Hanging on the edge of the world

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Darting down the rough steps of the narrow switchback trail didn’t phase little Tomas, despite the threat of a sheer drop into the waters below. His bare feet were tough enough to ignore the pointed tops of loose rocks but soft enough to grip the uneven stone blocks that flew beneath him. Occasionally he would slow, remembering that a particularly narrow section or a wobbly step lay up ahead, but soon after he would be back up to speed. Tomas knew the path well.
As the trail neared its end, Tomas rounded the cliff and skidded to a stop momentarily, his right hand holding him steady against the cool stone wall. The descent had taken some of the breath out of him, but he didn’t need to go much further, his destination was in sight. A wide grin burst across his face as a gust of salty wind whipped at his dark hair, bringing with it a few snippets of conversation from the fisherfolk up ahead, as well as the smell of their morning’s catch.
The fisherfolk moved about upon a sturdy wooden platform that hung from four thick iron chains and Tomas couldn’t help but follow them with his eyes. Up and up and up they rose towards the overhanging cliffs, until he spotted the Lifthouse, where an engineer could simply throw a lever and bring the whole platform rattling skyward to meet the village above. It was a marvelous sight, to be sure, and hadn’t Tomas already made himself dizzy by watching those twirling gears that very morning.
“Permission to come aboard?” Tomas called out as he made his way down the last stretch of the path, stopping next to a raised gangplank and a small metal box with two gears and a lever jutting out of it. A few of the men and women looked up momentarily and all but one went back to tending their nets and lines and to their interrupted talk.
“Aye,” replied a stout woman as she deposited a basket of fish near the cliff-side of the Lift near several others, “but I won’t have no nephew of mine getting underfoot, so you find a spot and you sit, alright?”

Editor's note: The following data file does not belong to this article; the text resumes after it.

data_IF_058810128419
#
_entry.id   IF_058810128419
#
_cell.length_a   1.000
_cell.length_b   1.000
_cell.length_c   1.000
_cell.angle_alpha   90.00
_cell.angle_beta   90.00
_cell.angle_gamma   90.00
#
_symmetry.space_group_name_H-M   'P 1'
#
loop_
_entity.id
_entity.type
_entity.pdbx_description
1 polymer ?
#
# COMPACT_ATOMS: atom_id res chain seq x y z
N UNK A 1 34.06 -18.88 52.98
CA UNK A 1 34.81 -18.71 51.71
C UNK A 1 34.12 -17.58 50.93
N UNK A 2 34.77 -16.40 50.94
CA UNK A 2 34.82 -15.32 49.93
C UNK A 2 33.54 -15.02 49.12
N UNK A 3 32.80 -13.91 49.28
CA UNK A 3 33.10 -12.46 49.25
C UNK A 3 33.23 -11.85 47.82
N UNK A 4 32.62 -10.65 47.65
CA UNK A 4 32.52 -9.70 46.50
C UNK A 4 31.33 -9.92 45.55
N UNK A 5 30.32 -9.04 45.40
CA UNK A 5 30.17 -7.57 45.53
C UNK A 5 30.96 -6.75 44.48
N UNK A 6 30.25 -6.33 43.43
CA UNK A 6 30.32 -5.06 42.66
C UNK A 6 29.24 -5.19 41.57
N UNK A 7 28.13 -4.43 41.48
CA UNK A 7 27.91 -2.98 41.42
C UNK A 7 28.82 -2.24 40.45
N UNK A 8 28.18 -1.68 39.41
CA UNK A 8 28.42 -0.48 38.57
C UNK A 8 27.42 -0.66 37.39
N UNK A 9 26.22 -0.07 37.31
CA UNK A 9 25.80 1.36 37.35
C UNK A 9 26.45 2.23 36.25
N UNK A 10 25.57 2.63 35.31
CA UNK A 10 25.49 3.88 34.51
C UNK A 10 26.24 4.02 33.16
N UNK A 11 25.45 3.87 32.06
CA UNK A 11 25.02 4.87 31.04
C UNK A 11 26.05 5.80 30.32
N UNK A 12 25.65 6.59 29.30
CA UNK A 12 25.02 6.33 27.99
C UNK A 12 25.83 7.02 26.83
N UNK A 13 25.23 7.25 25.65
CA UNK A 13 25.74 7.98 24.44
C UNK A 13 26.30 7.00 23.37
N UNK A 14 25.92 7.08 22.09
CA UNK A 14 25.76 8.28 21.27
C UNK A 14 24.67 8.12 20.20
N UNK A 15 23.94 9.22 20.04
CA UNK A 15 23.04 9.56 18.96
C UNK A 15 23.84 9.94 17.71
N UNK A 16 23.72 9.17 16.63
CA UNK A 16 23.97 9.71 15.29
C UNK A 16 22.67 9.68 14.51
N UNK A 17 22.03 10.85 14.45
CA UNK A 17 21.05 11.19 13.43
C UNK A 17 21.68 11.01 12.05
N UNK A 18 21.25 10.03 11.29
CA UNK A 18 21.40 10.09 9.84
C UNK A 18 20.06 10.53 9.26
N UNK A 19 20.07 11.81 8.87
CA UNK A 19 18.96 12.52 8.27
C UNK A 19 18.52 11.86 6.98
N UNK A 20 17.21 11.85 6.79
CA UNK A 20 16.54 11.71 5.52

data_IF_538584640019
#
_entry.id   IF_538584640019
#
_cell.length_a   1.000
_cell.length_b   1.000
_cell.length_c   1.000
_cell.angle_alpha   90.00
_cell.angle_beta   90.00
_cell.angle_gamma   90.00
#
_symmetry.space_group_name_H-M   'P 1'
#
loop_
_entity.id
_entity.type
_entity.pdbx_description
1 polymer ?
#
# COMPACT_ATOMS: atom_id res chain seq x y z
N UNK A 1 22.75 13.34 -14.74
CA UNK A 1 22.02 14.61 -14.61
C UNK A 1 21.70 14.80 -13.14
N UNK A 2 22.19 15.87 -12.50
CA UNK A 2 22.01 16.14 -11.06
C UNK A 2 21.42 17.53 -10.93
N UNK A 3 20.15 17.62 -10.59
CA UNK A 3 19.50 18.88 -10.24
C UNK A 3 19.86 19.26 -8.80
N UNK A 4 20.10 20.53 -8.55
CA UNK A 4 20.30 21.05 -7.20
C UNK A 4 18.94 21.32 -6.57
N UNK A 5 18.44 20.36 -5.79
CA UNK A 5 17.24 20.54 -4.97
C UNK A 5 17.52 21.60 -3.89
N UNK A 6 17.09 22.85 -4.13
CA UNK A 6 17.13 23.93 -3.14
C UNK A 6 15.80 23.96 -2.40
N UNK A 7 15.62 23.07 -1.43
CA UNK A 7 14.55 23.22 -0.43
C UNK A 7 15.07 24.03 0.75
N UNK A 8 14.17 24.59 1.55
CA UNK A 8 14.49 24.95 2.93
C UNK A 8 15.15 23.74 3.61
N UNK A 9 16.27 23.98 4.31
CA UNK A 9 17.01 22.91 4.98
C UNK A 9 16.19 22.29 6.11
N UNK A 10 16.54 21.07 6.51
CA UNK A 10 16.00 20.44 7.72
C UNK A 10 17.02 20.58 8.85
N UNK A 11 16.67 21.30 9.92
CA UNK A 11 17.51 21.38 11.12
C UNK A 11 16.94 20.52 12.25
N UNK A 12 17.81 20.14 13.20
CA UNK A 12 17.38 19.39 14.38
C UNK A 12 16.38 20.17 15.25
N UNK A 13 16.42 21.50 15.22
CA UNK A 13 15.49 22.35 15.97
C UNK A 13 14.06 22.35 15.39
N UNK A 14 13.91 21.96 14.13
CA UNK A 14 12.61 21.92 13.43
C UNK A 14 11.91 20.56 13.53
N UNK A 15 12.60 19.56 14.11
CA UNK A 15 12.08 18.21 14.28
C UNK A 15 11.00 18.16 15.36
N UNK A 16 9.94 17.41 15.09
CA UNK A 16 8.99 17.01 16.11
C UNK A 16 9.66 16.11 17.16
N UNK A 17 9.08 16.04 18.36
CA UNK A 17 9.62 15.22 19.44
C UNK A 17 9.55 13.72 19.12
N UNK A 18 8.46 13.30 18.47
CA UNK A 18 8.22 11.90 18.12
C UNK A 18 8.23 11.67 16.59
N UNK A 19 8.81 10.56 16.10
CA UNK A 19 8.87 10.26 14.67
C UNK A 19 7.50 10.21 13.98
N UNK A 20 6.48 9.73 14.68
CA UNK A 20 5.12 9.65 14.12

Tomas nodded emphatically but had already pulled down on the lever next to him before Auntie Anna could finish her sentence. The gears in the small box spun, one of them swift and smooth, the other stuttering along at a steady pace, and the gangplank slowly lowered towards the lift. Not a moment after it had touched down had Tomas raced across to join the working men and women, only to have the collar of his simple grey shirt grabbed from behind. “Now what did I say?” his aunt scolded softly, “find yerself a spot and sit. My nets’re over there.”
The boy visibly relaxed then, but the grin still hadn’t left his face and when his collar was once again free he took a mockingly slow and careful walk over to where his aunt was pointing. She rolled her eyes and turned back to her work, securing her basket to the rear railing with rope.

Sitting up against the railing, Tomas dangled his feet between the balusters and over the edge of the Lift. Now that he was away from the cliff face and its switchback path he could look back and see the underside of his home. Like all the floating islands of the world, which he’d heard his father refer to as motes, Tomas’s homeland drifted along above the waves. Occasionally the water would swell upwards and brush the tips of those hanging rocks, sending white sea-spray across the fisherfolk and their work. Sometimes those swells would rise up just high enough to soak the boy’s feet, still hot and tingling from their run down the cliff side, and the cold would trigger a tinkling laugh that was more than a little infectious.
All around Tomas, nets and lines stretched out behind the mote as it drifted Eastward, leaving small white lines of foam in the otherwise unmarred blue. Auntie Anna joined him then, slinging her net back over the railing before looking down towards the boy. “Fallen for her have you? The Boundless Ocean that is.” Tomas continued to stare out, but shrugged as if to say, I don’t really understand the question.